Oh dear. At a time when half the nation’s newspapers are in deep disgrace, the media response to the tragedy in Utøya and Oslo was almost a plea for state regulation.
While there was acres of sensitive coverage, the response from certain quarters during the initial period after the killings when facts were scarce was shocking. The clear presumption was simple: it woz the Muslims wot done it.
The Sun did its bit for British pride with its in-no-way-inflammatory headline: ‘AL QAEDA’ MASSACRE: NORWAY’S 9/11’, while the American response inspired a hilarious round-up from the Daily Show’s Stephen Colbert:
As Colbert put it: “By going with their guts, these journalists managed to get the story they want and scoop reality.” Putting aside the merits of idly speculating over mass murder, even once it became clear that a blonde, blue-eyed Aryan had committed these atrocities a commentator on CNN suggested it might just be a well-disguised jihadist.
Everywhere there was a disturbing trend to somehow qualify Anders Behring Breivik’s acts. While a lunatic fringe openly condoned the slaughter, a greater many more showed they were sympathetic to his beliefs, if not his methods. Italian MEP Francesco Speroni said the killer’s ideas were “in defence of Western civilisation”, Mario Borghezio, a member of Italy’s Northern League, said the gunman had some “excellent” ideas and Jacques Coutela, a member of France’s far-right National Front, called Breivik an icon.
The trend was not confined to far-right politicians though. It was echoed in the readers’ comments section of nearly all national newspapers. “An evil act, but he had a point.” If the tables were turned and the Oslo bomb and Utøya massacre had been a jihadist act, would people be looking for any legitimate grievances the Muslim bombers might have? After all, anyone who dared suggest that the 9/11 or 7/7 bombers were motivated by American or British foreign policy were shouted down.
And to a degree that’s fair. While the terrorists behind 9/11 cited US foreign policy as a rationale for their actions, there’s a vast disconnect between their words (we are protesting against America) and their actions (we are extinguishing thousands of innocent lives). Flying planes into skyscrapers or blowing up a tube carriage isn’t a protest, it’s a massacre. If the 9/11 bombers are deservedly known only as mass murderers, the same should go for Breivik. He doesn’t have anything valuable to tell us.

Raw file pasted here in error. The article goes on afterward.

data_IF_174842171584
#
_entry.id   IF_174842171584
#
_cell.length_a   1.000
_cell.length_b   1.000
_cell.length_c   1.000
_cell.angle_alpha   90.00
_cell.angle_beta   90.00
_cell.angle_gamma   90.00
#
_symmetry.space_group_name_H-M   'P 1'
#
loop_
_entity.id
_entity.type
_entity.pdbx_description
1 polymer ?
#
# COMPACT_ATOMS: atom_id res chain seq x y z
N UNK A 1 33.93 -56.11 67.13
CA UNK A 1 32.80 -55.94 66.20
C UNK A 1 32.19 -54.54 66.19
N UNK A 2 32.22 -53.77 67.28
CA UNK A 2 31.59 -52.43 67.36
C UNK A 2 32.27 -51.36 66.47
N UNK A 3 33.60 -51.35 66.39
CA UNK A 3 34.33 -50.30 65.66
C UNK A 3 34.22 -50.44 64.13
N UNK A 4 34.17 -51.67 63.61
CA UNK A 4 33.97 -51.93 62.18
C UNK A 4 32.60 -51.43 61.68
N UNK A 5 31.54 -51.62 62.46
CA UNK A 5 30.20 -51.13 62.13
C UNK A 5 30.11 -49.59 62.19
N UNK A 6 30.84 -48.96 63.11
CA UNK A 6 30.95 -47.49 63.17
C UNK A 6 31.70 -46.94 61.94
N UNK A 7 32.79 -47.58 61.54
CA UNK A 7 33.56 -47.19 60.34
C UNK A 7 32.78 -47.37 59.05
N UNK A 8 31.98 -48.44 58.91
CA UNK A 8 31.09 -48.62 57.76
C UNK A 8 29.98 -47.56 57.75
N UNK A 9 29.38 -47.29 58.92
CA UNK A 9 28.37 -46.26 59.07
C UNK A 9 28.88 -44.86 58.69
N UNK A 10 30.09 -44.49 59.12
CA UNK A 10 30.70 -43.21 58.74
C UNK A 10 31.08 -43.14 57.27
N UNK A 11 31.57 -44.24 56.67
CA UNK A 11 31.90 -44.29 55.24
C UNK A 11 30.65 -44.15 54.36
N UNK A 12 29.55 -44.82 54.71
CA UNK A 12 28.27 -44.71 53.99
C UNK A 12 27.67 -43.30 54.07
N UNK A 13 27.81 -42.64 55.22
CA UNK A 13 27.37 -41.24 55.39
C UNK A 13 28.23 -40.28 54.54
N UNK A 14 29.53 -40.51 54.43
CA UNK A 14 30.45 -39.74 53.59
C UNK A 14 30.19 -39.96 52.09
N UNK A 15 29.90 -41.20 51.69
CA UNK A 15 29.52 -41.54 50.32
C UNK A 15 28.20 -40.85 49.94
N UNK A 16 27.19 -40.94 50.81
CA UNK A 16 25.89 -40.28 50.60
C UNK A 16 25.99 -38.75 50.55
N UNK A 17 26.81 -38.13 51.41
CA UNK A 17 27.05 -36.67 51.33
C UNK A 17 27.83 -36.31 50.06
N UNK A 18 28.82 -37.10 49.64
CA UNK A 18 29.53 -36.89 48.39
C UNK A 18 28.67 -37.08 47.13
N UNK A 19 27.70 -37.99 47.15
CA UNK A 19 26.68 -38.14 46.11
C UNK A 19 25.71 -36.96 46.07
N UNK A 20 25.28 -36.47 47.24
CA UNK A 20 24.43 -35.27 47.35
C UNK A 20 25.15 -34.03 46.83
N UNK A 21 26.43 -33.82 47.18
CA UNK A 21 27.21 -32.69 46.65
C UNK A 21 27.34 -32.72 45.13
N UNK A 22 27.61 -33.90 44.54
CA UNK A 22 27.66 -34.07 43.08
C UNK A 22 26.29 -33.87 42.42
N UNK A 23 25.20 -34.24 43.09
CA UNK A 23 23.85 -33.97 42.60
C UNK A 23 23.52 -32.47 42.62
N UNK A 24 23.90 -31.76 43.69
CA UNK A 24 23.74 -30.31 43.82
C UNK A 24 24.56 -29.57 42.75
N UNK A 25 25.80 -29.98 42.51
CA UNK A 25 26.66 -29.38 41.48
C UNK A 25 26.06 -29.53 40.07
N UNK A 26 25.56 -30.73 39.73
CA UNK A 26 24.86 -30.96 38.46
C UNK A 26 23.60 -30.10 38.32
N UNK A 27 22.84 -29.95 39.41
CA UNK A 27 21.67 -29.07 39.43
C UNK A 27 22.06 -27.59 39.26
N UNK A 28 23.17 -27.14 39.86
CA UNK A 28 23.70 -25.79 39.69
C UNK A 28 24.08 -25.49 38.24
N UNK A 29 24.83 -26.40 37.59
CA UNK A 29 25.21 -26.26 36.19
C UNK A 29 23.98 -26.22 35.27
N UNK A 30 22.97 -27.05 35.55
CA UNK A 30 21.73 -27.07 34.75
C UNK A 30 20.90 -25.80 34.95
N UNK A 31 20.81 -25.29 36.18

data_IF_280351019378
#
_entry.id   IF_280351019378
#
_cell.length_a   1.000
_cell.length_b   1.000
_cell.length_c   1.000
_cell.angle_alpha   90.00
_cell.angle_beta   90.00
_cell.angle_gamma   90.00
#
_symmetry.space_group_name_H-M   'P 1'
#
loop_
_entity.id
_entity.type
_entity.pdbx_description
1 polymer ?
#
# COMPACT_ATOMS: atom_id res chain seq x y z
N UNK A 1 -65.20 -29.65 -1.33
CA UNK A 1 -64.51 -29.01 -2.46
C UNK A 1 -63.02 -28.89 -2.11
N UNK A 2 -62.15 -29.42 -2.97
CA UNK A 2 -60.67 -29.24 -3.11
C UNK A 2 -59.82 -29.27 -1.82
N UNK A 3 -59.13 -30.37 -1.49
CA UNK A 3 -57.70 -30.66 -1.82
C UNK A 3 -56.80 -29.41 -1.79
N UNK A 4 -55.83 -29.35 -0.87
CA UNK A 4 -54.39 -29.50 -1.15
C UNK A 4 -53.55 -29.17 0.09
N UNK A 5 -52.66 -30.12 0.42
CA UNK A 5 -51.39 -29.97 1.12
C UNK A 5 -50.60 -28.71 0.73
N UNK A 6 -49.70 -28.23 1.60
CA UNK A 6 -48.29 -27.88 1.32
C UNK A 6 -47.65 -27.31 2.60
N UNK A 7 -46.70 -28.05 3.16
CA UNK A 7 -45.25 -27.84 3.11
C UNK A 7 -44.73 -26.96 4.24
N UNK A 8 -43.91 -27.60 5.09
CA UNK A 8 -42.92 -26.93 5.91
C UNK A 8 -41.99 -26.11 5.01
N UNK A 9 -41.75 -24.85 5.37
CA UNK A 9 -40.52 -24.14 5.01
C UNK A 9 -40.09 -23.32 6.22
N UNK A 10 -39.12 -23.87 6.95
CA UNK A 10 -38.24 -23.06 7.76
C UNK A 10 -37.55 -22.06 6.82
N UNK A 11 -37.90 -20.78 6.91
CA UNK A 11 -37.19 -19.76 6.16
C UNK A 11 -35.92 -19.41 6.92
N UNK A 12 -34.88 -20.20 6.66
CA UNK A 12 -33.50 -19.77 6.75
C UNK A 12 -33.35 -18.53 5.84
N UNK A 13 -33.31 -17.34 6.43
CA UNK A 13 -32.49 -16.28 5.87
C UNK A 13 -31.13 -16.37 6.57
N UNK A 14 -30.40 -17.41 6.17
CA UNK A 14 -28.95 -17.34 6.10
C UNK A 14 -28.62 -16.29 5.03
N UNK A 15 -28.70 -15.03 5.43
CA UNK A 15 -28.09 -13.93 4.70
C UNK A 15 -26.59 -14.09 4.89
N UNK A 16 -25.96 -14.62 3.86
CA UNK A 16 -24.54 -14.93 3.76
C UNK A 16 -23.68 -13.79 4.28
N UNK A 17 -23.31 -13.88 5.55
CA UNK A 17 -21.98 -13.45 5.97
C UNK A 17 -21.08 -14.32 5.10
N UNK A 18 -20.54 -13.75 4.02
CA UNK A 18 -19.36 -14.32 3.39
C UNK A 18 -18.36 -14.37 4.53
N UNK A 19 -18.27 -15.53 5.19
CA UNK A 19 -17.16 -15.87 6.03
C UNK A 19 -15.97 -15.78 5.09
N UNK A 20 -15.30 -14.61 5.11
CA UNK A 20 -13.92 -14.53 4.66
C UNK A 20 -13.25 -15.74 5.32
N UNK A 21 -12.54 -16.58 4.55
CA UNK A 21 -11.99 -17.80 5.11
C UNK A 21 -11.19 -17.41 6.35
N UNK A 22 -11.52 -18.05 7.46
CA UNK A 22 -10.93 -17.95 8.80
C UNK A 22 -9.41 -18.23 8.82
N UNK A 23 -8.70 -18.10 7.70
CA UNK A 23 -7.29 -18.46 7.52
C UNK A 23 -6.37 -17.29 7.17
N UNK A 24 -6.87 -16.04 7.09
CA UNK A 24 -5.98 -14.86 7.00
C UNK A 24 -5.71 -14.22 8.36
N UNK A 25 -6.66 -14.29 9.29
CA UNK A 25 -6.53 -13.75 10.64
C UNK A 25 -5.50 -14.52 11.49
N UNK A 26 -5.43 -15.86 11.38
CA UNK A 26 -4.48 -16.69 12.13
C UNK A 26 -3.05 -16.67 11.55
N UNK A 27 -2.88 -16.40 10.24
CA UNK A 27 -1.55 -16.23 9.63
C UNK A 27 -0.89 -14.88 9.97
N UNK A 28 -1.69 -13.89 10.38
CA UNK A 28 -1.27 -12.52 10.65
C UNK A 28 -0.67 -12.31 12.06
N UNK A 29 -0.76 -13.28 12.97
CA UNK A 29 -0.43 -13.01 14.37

While it’s difficult to find a silver lining to the mass murder of 76 human beings in Norway, it was hard to suppress a smirk at the news that killer Anders Behring Breivik had quoted Daily Mail columnist Melanie Phillips in his rambling manifesto.
Her initial response to this unnerving fact was to stress that Breivik had only quoted her twice in 1,500 pages which is, let’s face it, still not a great hit-rate.
But let’s be clear, there’s a world of difference between Breivik and Phillips. While her anti-immigration views might be sensationalistic, I think we can safely say that Melanie Phillips does not condone the mass slaughter of innocent civilians, even if they are card-carrying Labour Party members (now mass detention, that’s another story. No no, I jest.)
In fairness to Phillips, Breivik did also quote such luminaries as Winston Churchill, Edmund Burke, Thomas Jefferson, Mahatma Gandhi, and George Orwell – and an author has no control over who reads their material. Was it J.D. Salinger’s fault that the Catcher in the Rye “inspired” a psychotic Mark Chapman to kill John Lennon? Clearly not.
But the episode does serve to underline the danger of Phillips’s inflammatory rhetoric. She believes her tirades exist on some rarefied intellectual plane, and Keith Kahn-Harris may well be right when he says she is “polite company with a ready (if sometimes acidic) wit and a very sharp mind”, but if you write incendiary words, there’s always a chance they’ll come back to bite you on the ass.